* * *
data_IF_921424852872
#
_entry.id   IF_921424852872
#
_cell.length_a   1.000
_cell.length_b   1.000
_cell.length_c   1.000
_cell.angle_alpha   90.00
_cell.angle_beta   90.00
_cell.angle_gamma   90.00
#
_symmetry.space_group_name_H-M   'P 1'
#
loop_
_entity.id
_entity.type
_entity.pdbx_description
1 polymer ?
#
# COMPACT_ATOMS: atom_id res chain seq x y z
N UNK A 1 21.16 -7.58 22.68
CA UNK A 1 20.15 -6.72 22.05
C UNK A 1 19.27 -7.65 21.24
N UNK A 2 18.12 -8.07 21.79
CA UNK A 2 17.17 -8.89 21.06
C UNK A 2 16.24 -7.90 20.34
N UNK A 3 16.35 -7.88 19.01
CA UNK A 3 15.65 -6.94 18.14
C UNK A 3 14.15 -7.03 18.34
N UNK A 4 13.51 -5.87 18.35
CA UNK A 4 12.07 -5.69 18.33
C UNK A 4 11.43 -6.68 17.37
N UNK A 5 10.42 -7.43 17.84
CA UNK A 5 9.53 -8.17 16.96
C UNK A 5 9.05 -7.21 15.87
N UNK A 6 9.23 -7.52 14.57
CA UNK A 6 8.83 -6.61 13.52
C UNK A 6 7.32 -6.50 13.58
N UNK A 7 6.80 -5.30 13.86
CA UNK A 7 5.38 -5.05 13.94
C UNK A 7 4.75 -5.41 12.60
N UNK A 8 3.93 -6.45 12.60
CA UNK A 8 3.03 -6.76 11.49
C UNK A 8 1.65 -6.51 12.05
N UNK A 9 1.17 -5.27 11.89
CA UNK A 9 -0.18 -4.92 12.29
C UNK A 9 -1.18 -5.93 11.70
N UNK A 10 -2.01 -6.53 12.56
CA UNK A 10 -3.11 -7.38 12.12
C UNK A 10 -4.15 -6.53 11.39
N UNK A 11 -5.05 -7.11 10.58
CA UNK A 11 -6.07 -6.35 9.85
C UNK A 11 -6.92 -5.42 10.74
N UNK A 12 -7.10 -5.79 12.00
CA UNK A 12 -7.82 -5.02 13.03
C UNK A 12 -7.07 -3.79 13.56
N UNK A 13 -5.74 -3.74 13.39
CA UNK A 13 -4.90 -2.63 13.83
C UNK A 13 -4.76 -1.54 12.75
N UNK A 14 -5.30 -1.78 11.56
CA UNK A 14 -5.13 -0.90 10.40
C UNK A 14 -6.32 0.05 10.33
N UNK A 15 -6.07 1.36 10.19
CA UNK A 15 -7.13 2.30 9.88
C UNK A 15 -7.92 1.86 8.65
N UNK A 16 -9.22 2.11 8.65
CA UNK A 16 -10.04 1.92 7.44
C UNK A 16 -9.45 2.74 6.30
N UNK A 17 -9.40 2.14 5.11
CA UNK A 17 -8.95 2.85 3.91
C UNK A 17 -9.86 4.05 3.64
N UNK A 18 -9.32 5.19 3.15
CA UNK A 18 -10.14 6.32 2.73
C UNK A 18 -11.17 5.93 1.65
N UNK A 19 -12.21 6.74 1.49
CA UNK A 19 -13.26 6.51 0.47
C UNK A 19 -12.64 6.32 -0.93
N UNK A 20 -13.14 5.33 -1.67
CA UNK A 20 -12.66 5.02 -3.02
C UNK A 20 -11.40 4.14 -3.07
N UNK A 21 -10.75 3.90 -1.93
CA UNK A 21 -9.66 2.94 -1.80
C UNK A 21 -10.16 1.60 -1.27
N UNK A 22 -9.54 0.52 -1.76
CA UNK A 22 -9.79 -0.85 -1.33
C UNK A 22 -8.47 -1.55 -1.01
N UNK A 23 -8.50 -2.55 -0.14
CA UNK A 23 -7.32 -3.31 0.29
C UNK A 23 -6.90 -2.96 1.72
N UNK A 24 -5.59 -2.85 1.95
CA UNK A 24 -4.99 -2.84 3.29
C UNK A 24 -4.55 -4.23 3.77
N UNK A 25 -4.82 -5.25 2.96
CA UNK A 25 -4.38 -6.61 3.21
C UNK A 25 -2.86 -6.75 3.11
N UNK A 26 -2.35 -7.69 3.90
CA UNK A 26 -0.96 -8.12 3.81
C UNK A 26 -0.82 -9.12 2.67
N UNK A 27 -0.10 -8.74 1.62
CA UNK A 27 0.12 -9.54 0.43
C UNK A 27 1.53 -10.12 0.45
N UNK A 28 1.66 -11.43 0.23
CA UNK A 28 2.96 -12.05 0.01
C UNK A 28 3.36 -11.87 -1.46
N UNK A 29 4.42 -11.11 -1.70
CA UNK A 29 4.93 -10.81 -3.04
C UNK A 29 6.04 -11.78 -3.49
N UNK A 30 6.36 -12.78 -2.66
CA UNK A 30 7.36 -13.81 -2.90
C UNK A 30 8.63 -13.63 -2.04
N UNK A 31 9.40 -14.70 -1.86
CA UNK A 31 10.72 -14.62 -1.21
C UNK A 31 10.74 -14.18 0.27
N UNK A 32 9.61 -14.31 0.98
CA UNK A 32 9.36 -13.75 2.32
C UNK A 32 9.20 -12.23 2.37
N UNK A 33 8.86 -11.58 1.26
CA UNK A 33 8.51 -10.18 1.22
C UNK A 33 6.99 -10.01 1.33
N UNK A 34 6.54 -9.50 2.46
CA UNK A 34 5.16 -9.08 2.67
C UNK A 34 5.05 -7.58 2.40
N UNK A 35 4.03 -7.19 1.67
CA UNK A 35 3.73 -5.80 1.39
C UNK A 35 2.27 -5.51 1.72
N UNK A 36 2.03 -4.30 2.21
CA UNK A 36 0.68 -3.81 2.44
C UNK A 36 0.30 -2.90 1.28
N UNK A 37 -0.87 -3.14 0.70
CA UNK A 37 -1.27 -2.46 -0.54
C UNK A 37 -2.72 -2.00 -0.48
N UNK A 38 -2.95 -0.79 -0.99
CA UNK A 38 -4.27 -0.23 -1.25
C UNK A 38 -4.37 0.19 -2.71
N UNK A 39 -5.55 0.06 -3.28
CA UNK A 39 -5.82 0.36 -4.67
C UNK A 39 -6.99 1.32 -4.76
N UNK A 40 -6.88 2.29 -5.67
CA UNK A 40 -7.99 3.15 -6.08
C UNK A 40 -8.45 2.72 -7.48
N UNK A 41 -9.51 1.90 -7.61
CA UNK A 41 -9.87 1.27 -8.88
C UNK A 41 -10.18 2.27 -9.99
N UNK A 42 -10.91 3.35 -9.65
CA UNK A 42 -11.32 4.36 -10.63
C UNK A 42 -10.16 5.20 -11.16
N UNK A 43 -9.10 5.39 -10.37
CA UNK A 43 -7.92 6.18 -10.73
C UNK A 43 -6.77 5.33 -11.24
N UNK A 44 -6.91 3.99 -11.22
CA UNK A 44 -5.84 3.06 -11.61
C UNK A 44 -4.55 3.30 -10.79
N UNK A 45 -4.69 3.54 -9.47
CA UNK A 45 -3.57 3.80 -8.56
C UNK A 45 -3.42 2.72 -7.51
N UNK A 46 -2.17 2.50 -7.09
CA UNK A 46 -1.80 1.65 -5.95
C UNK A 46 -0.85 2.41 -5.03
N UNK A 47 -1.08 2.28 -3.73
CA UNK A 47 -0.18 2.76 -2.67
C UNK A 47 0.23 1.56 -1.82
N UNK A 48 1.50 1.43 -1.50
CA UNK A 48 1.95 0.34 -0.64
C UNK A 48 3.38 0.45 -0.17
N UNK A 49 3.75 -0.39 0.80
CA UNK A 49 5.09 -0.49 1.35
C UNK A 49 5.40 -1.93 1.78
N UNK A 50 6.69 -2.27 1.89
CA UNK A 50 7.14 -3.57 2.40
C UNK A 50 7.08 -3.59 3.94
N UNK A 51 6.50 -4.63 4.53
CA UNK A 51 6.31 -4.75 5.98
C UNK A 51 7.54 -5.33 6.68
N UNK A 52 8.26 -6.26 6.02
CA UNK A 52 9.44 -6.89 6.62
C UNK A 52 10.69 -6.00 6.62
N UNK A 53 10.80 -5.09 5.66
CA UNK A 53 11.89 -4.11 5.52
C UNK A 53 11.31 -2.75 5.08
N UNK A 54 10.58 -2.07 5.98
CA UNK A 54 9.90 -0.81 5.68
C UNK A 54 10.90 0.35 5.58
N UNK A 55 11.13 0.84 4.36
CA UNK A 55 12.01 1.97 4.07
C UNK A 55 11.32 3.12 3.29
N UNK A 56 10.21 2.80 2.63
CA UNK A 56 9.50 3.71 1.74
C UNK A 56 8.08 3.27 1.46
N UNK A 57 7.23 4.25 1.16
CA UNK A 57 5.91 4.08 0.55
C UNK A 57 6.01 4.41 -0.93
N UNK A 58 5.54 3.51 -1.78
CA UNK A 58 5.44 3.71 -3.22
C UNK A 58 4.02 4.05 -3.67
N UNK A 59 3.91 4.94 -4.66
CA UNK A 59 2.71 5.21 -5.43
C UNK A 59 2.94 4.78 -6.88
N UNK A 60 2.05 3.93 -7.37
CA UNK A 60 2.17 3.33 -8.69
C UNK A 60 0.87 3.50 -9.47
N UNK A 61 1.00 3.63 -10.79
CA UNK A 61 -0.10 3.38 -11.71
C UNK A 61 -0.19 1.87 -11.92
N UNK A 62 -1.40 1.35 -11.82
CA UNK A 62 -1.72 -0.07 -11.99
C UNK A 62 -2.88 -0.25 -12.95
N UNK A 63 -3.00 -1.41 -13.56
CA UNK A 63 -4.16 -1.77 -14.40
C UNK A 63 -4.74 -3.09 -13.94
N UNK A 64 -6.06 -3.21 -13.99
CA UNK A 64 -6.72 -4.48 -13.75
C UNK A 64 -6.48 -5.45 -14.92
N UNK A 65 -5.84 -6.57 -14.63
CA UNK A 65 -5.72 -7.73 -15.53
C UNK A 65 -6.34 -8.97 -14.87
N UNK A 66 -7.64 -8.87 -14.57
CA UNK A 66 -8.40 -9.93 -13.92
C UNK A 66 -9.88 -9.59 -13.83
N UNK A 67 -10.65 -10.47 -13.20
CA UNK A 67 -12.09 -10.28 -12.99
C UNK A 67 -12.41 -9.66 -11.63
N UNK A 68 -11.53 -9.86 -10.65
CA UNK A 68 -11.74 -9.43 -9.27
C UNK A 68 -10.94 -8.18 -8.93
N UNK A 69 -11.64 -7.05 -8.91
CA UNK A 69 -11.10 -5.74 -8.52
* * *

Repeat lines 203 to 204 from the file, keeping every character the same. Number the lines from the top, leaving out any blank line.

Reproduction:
C UNK A 61 -0.19 1.87 -11.92
N UNK A 62 -1.40 1.35 -11.82